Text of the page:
In all honesty I didn’t realize my album was finished until I wrote the last song, then everything started clicking. Especially when I decided to call it “madness.” I moved from Salt Lake City to Los Angeles this past September and I didn’t have many friends. I haven’t been going out and partying, just been on the grind nonstop. It was to the point where I was literally going insane/mad. “Madness” reflects my own descent into this crazy world of Los Angeles. All in all I really translated my soul into this album…and what I was feeling was utter madness. Not just me but the world as a whole. After putting it out I definitely felt so much better. When Feed Me supported it I was blown away.

A couple days ago, you posted a new track, heavy on the bass and dubstep vibes, that suggested you already have a new EP in the works?

This new EP is pretty much finished. I love love love writing heavy music. It’s a good way for me to relieve stress and frustration. This EP is comprised of tunes T wrote while writing “madness” that I thought were too heavy to put on the LP. I was thinking about calling it ‘Raw Flavor.’


You’re also a part of up and coming collective Courteous Family, a group dedicated to innovating on the hip hop and trap sectors.

I joined right when I moved to LA. The dudes who run it are like family now. It’s an honor to work with/be in the same crew as Woolymammoth, Da-bow, Dr. Derg, Aztek, Huxley Anne etc.. I keep all my DJ sets strictly Courteous Family music without even trying. I look up to/get inspired by all of those artists. We have some big plans for the future as well. We just booked our first show in Oakland, CA in June and are trying to get more going especially in the Los Angeles area. Everyone is so driven in the collective. We are young as fuck but we are definitely making moves.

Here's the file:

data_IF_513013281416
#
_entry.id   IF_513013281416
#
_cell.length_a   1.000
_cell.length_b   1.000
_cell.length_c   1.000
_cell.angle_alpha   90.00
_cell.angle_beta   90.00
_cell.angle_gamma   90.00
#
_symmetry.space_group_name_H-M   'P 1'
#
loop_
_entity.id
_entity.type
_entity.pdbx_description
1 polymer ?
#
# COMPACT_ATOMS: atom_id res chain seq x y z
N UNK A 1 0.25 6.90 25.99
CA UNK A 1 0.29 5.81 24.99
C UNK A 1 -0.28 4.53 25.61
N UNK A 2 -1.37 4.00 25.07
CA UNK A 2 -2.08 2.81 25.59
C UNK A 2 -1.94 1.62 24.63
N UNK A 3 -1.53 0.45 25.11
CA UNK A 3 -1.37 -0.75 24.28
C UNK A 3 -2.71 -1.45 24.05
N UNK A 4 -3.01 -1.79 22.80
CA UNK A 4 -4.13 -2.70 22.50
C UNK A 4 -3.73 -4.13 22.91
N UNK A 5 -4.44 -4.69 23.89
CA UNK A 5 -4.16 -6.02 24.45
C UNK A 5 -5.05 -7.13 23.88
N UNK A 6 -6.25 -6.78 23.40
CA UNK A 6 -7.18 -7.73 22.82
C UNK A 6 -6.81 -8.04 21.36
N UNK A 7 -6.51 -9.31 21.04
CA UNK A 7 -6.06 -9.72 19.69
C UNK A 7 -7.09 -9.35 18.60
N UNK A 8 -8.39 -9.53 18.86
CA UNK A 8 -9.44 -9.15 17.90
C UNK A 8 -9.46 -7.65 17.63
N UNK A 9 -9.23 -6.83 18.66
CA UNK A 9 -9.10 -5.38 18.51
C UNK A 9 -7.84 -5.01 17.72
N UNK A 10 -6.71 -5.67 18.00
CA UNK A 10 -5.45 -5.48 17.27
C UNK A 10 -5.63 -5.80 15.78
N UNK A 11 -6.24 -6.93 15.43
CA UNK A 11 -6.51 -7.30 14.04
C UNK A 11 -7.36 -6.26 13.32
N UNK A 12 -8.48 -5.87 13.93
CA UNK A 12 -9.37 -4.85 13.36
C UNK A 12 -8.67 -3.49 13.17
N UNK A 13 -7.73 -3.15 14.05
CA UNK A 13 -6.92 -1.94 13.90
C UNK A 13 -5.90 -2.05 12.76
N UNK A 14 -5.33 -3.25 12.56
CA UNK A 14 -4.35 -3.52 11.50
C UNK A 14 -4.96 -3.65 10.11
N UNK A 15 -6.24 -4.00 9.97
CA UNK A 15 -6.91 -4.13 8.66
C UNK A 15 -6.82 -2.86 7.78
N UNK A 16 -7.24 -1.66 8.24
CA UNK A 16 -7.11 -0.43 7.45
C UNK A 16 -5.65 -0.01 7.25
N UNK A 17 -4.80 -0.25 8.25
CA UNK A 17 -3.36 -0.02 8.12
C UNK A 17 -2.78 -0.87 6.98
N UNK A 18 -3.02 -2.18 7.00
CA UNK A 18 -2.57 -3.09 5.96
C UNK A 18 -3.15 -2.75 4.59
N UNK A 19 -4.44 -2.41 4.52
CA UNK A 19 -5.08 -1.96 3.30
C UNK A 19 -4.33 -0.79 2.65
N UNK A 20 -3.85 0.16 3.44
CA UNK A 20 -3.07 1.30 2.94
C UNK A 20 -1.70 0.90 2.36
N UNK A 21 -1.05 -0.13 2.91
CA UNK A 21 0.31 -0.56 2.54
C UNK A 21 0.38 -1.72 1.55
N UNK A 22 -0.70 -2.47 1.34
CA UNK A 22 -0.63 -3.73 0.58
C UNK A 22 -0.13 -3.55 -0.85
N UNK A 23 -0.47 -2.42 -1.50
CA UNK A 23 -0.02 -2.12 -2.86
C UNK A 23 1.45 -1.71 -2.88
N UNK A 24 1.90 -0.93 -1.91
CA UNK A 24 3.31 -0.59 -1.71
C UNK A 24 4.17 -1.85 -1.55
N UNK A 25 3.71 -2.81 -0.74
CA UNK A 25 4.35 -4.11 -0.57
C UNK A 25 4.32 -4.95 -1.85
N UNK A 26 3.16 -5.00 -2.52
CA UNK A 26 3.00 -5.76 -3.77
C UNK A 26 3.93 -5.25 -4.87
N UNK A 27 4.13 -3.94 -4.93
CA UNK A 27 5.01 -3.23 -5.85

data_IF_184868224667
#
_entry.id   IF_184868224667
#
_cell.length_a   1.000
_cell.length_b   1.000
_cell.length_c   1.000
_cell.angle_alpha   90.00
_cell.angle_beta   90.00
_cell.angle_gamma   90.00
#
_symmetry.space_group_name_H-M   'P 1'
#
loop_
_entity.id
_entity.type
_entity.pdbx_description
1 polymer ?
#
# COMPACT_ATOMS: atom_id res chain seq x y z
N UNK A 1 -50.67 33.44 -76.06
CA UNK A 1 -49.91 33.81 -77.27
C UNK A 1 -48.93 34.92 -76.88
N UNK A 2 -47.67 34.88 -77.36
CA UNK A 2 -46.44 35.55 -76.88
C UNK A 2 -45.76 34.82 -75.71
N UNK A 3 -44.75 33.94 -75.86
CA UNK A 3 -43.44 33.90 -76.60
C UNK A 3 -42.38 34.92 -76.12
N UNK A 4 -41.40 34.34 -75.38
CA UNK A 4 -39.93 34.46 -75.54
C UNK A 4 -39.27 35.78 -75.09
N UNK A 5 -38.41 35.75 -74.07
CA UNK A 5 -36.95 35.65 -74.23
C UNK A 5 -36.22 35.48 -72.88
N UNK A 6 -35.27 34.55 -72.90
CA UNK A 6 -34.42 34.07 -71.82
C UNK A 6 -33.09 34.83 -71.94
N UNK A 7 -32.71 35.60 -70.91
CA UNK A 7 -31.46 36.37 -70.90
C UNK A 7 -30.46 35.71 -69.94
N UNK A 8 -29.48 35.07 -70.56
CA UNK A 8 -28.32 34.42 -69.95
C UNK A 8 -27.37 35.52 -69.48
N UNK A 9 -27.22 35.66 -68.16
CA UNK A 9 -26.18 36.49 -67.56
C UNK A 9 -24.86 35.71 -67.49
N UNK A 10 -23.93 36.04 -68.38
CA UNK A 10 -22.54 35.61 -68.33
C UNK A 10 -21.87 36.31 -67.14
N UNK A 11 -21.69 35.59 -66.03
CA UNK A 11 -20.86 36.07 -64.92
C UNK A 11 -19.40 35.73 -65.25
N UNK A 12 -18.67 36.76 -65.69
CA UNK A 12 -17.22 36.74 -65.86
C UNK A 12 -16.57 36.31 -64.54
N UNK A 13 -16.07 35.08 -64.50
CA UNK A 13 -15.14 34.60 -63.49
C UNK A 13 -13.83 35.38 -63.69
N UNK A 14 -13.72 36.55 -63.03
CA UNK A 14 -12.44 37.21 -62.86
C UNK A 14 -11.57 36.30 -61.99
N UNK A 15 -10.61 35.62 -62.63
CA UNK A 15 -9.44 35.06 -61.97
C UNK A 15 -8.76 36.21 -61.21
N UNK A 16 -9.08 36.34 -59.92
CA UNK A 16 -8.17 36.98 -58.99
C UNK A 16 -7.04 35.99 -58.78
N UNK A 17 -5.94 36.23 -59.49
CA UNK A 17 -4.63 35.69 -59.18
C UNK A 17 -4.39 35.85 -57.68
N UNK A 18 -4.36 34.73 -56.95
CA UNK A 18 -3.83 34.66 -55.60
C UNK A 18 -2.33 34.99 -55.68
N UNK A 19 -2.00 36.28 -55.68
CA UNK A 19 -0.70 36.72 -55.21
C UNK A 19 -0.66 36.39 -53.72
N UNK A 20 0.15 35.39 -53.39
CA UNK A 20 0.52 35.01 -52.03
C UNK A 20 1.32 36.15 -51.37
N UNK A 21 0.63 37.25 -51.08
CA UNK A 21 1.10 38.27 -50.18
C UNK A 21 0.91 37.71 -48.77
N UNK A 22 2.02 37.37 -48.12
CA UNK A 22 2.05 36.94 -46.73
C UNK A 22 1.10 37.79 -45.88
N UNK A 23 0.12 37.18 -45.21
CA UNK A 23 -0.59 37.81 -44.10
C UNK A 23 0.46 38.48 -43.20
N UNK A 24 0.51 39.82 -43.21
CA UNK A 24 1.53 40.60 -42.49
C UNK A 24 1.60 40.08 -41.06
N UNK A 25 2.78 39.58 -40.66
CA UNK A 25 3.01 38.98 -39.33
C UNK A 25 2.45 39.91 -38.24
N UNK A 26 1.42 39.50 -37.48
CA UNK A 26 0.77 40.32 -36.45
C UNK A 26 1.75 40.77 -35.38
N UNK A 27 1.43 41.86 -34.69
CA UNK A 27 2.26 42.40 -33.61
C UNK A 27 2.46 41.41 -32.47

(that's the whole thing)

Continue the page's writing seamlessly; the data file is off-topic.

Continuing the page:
You’ve had quite a history with Huxley Anne, collaborating on countless tracks and giving her shout outs on many of your own songs. What’s it like working alongside one of your closest friends?

I met Huxley Anne almost two years ago. Let’s just say it was love at first sight for me. We connected instantly over musical taste. She was in school at the University of Utah and taking a lot of electronic music production classes at the time, and I was a self taught already established producer and we hit it off immediately. She is my girlfriend and also my best friend. Our collabs have such a unique work flow, unlike any other collabs I’ve done. She is the color, the paint. And I am the painter. She supplies all the sounds and textures and samples and melodies, and I arrange them how I think they should be arranged. Whenever we get annoyed with each other we just write a song. I’m really lucky to have her in my life.